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Administration buys-off Sestak?; Daniels disagrees with Crist.


Did Obama Try to Bribe Sestak?

Administration buys-off Sestak?; Daniels disagrees with Crist.

Rep. Joe Sestak (D-Pa) is insisting that the Obama Administration offered him a “high-ranking job” in return for his withdrawal from the May Democratic primary against five-term Sen. (and Republican convert) Arlen Specter.  As of yesterday (February 23rd), the top spokesmen for both the President and the Secretary of Defense were not commenting one way or another.

 Last Thursday, two-termer Sestak stunned his fellow Keystone State pols during an interview with veteran Philadelphia TV newsman Larry Kane.  At one point, Kane asked Sestak whether the White House had offered him “a high ranking job in the administration … to get you to drop out of the primary?”

“Yes,” Sestak replied, without hesitation.

 When Kane pressed him as to whether that position was secretary of the navy, retired Vice Admiral Sestak replied: “I can’t comment on that.”  However, he pointed out that the job he was referring to was “high up.”  Sestak also made clear he would have never left the campaign for a government appointment.

Sestak’s claim was brought up twice yesterday during the regular briefing of reporters at the White House.  Asked by ABC-TV’s Jake Tapper if the White House had any comment on it, Press Secretary Robert Gibbs replied: “I was traveling for a couple of days, as you know.  I have seen some stuff on that, but I have not looked into this.”

That was not the end of it.  Major Garrett of Fox News pointed out to Gibbs that “on Friday, unnamed officials of this building did vociferously deny Representative Sestak’s assessment that he had been offered a job.  And I just want to say, when you said, ‘I haven’t looked at this,’ I want to make sure you’re not contradicting that denial.”

The President’s top spokesman insisted that “because I was on the road and dealing with different things on the road, I’ve not had a chance to delve into this.”

Pressed by Garrett as to whether he felt there was anything “inappropriate” about such a discussion with Sestak, Gibbs said only that he would have “somebody look into that” because “like I said, I was on the road and I don’t really have a whole lot of knowledge on this.”

Sestak, however, has no doubt about what was said and offered to him.  Following Gibbs’exchange with reporters, I spoke to the congressman’s press secretary Jonathon Dworkin and he told me without hesitation: “Congressman Sestak stands by his statement.  He was asked a direct question and answered honestly.  Nothing further needs to be said.”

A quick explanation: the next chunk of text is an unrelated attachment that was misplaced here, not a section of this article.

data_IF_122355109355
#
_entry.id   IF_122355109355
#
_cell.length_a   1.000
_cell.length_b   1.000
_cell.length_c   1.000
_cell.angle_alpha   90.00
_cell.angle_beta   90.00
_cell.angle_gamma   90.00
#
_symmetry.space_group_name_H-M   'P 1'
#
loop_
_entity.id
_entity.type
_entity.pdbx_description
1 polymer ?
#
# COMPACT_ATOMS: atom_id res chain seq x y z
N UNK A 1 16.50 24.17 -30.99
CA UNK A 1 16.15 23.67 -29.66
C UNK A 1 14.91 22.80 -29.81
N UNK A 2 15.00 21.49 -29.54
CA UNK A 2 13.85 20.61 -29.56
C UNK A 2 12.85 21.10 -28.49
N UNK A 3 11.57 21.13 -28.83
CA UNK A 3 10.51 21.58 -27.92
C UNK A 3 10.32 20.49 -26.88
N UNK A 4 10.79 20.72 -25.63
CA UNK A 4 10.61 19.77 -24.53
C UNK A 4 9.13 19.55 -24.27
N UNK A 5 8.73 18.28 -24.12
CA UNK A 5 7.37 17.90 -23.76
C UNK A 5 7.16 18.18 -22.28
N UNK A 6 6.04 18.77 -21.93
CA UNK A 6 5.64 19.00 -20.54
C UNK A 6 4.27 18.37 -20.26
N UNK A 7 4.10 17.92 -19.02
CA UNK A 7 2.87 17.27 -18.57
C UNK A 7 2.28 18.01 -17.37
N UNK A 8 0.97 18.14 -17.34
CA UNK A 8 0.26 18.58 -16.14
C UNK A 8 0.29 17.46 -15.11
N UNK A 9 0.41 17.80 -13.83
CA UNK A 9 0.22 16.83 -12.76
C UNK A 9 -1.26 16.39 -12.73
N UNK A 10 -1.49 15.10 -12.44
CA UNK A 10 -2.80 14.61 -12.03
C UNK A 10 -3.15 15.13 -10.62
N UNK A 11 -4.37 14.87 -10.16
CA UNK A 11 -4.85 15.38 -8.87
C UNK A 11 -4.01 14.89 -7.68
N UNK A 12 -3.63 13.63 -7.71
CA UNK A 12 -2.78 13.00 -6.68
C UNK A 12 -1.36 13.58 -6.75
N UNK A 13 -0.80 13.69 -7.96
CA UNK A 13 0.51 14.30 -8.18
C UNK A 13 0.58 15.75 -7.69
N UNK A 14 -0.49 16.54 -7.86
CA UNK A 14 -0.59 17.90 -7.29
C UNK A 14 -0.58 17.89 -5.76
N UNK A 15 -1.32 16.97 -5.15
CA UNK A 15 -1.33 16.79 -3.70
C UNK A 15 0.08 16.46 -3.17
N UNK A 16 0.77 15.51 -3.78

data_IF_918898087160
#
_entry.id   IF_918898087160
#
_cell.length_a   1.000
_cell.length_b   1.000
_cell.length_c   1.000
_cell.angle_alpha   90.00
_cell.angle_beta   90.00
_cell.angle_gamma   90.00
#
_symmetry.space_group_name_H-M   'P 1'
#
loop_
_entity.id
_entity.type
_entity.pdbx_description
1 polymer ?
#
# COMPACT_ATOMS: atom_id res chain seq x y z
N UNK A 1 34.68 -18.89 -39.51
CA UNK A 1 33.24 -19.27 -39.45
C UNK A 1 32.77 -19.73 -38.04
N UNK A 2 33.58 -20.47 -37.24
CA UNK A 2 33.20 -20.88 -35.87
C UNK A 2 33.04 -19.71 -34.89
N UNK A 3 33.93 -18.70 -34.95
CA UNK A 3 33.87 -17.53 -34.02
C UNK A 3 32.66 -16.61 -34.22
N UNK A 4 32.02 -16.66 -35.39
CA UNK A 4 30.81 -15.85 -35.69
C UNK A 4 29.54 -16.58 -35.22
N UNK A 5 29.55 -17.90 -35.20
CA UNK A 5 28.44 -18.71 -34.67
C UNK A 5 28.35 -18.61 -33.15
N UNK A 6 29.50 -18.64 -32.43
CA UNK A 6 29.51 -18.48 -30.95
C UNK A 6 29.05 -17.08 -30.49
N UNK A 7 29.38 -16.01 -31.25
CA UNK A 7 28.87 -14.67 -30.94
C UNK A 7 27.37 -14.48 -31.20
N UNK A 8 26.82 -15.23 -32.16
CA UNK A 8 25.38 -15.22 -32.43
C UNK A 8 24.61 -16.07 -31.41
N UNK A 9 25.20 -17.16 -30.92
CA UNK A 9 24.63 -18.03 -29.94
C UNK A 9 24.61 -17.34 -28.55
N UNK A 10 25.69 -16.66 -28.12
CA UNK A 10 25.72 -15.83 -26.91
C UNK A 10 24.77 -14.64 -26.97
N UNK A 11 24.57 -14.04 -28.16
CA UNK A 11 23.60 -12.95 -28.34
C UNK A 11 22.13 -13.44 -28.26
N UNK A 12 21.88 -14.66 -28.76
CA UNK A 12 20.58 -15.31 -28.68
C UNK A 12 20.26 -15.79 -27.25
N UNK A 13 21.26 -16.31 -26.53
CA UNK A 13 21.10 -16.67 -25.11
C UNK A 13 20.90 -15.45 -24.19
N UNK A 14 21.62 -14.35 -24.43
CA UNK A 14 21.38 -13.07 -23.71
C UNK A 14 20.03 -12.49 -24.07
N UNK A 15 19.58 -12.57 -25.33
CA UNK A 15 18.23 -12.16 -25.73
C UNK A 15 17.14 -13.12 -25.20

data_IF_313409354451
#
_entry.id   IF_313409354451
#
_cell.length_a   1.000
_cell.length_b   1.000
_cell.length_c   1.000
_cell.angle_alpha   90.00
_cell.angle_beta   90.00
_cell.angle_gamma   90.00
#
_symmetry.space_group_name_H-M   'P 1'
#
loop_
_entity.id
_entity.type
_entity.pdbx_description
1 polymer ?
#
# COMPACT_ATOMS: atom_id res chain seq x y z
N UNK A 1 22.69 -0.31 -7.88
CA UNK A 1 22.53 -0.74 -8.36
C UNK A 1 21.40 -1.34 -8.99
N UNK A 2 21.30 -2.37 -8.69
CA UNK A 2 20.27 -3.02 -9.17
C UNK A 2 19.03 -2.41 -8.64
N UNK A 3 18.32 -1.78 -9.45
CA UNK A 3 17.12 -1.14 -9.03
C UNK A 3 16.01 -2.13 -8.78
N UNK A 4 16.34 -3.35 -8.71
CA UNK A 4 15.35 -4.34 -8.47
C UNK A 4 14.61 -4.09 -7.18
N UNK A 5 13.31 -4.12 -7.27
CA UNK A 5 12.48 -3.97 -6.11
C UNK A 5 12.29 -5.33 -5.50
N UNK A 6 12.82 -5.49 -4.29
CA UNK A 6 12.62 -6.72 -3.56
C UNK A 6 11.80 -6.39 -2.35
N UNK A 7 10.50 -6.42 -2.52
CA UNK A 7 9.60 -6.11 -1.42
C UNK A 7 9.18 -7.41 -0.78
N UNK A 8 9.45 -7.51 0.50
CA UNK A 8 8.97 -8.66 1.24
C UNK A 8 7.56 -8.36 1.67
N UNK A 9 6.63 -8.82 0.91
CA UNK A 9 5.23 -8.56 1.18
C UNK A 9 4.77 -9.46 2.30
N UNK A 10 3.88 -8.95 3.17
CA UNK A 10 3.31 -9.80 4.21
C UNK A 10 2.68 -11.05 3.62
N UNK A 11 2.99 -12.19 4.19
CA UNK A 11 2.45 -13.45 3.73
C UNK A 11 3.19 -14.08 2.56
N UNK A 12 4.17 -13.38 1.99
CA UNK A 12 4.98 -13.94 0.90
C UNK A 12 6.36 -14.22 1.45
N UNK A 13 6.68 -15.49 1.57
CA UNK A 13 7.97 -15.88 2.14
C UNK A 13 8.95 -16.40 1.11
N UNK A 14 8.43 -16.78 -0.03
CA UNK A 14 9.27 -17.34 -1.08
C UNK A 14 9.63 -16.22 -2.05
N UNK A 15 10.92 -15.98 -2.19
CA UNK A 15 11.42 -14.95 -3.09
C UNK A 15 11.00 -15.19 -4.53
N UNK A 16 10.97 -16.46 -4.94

I posed the same question through e-mail to Pentagon spokesman Geoff Morrell and asked if Secretary of Defense Robert Gates had any discussions with Sestak about a position. 

“I will check,” Morrell e-mailed me, “First I have heard of such a thing.”

Indiana’s Gov. Daniels Disagrees With Florida’s Crist on Stimulus Package

One day after Florida Gov. Charlie Crist made a spirited defense of the President’s $787 billion stimulus package and his early support of it, a fellow Republican governor took sharp issue with him. 

When I read Crist’s strong words of support for the Obama stimulus package to Indiana Gov. Mitch Daniels yesterday (January 23rd) and asked if he agreed with the Floridian, Daniels replied: “No”

“Although let me hasten to add I didn’t criticize the idea of some fiscal stimulus as part of the attempt to jump start [the economy],” Daniels told me during a breakfast in Washington held by the Christian Science Monitor. “The way they did it turned out to be mediocre, to be gentle about it.”

In the view of onetime Office of Management and Budget chief Daniels, little of the stimulus package was spent on jump-starting the private sector and most “was spent to maintain social programs.”

 Recalling his days as a Reagan White House aide and OMB director under George W. Bush — “I served two sentences in White Houses” — Daniels insisted that “I’m inclined to be a little charitable to whoever’s there because they always have to operate under incredible pressure.”

But he felt the results were poor and so, “I disagree with Charlie.”

Written By

John Gizzi has come to be known as â??the man who knows everyone in Washingtonâ? and, indeed, many of those who hold elected positions and in party leadership roles throughout the United States. With his daily access to the White House as a correspondent, Mr. Gizzi offers readers the inside scoop on whatâ??s going on in the nationâ??s capital. He is the author of a number of popular Human Events features, such as â??Gizzi on Politicsâ? and spotlights of key political races around the country. Gizzi also is the host of â??Gizziâ??s America,â? video interviews that appear on Gizzi got his start at Human Events in 1979 after graduating from Fairfield University in Connecticut and then working for the Travis County (Tex.) Tax Assessor. He has appeared on hundreds of radio and TV shows, including Fox News Channel, C-SPAN, America's Voice,The Jim Bohannon Show, Fox 5, WUSA 9, America's Radio News Network and is also a frequent contributor to the BBC -- and has appeared on France24 TV and German Radio. He is a past president of the Georgetown Kiwanis Club, past member of the St. Matthew's Cathedral's Parish Council, and secretary of the West End Friends of the Library. He is a recipient of the William A. Rusher Award for Journalistic Excellence and was named Journalist of the Year by the Conservative Political Action Conference in 2002. John Gizzi is also a credentialed correspondent at the World Bank and the International Monetary Fund. He has questioned two IMF managing directors, Dominique Strauss-Kahn and Christine LaGarde, and has become friends with international correspondents worldwide. Johnâ??s email is JGizzi@EaglePub.Com

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